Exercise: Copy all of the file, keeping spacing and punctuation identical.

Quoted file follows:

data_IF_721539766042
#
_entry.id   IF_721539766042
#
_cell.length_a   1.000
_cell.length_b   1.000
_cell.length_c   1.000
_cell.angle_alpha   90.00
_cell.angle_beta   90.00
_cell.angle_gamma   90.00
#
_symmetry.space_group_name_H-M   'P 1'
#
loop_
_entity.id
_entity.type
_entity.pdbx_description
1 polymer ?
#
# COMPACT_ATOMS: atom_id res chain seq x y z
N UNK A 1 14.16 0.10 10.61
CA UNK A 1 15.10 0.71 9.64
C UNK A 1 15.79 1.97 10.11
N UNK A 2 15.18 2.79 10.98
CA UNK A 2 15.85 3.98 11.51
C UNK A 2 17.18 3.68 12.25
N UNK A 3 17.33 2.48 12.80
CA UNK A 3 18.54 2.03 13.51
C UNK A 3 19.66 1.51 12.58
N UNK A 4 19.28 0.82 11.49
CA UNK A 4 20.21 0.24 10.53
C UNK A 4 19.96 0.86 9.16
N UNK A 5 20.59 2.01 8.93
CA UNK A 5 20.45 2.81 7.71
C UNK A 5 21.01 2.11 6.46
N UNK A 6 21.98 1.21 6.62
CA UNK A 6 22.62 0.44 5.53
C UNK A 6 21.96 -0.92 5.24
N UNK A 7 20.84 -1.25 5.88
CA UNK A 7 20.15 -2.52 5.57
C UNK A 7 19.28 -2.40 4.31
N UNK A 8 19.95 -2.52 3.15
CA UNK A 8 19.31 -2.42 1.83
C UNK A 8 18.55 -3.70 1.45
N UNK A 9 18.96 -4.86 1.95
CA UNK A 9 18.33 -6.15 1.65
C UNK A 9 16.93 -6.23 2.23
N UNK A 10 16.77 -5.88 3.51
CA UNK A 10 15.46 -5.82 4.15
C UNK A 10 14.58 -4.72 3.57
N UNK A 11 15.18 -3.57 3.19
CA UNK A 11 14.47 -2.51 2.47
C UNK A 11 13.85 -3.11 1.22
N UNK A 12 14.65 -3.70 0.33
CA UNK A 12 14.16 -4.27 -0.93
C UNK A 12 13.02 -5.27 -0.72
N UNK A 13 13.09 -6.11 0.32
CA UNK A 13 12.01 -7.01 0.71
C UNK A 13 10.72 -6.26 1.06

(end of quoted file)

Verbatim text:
data_IF_721539766042
#
_entry.id   IF_721539766042
#
_cell.length_a   1.000
_cell.length_b   1.000
_cell.length_c   1.000
_cell.angle_alpha   90.00
_cell.angle_beta   90.00
_cell.angle_gamma   90.00
#
_symmetry.space_group_name_H-M   'P 1'
#
loop_
_entity.id
_entity.type
_entity.pdbx_description
1 polymer ?
#
# COMPACT_ATOMS: atom_id res chain seq x y z
N UNK A 1 14.16 0.10 10.61
CA UNK A 1 15.10 0.71 9.64
C UNK A 1 15.79 1.97 10.11
N UNK A 2 15.18 2.79 10.98
CA UNK A 2 15.85 3.98 11.51
C UNK A 2 17.18 3.68 12.25
N UNK A 3 17.33 2.48 12.80
CA UNK A 3 18.54 2.03 13.51
C UNK A 3 19.66 1.51 12.58
N UNK A 4 19.28 0.82 11.49
CA UNK A 4 20.21 0.24 10.53
C UNK A 4 19.96 0.86 9.16
N UNK A 5 20.59 2.01 8.93
CA UNK A 5 20.45 2.81 7.71
C UNK A 5 21.01 2.11 6.46
N UNK A 6 21.98 1.21 6.62
CA UNK A 6 22.62 0.44 5.53
C UNK A 6 21.96 -0.92 5.24
N UNK A 7 20.84 -1.25 5.88
CA UNK A 7 20.15 -2.52 5.57
C UNK A 7 19.28 -2.40 4.31
N UNK A 8 19.95 -2.52 3.15
CA UNK A 8 19.31 -2.42 1.83
C UNK A 8 18.55 -3.70 1.45
N UNK A 9 18.96 -4.86 1.95
CA UNK A 9 18.33 -6.15 1.65
C UNK A 9 16.93 -6.23 2.23
N UNK A 10 16.77 -5.88 3.51
CA UNK A 10 15.46 -5.82 4.15
C UNK A 10 14.58 -4.72 3.57
N UNK A 11 15.18 -3.57 3.19
CA UNK A 11 14.47 -2.51 2.47
C UNK A 11 13.85 -3.11 1.22
N UNK A 12 14.65 -3.70 0.33
CA UNK A 12 14.16 -4.27 -0.93
C UNK A 12 13.02 -5.27 -0.72
N UNK A 13 13.09 -6.11 0.32
CA UNK A 13 12.01 -7.01 0.71
C UNK A 13 10.72 -6.26 1.06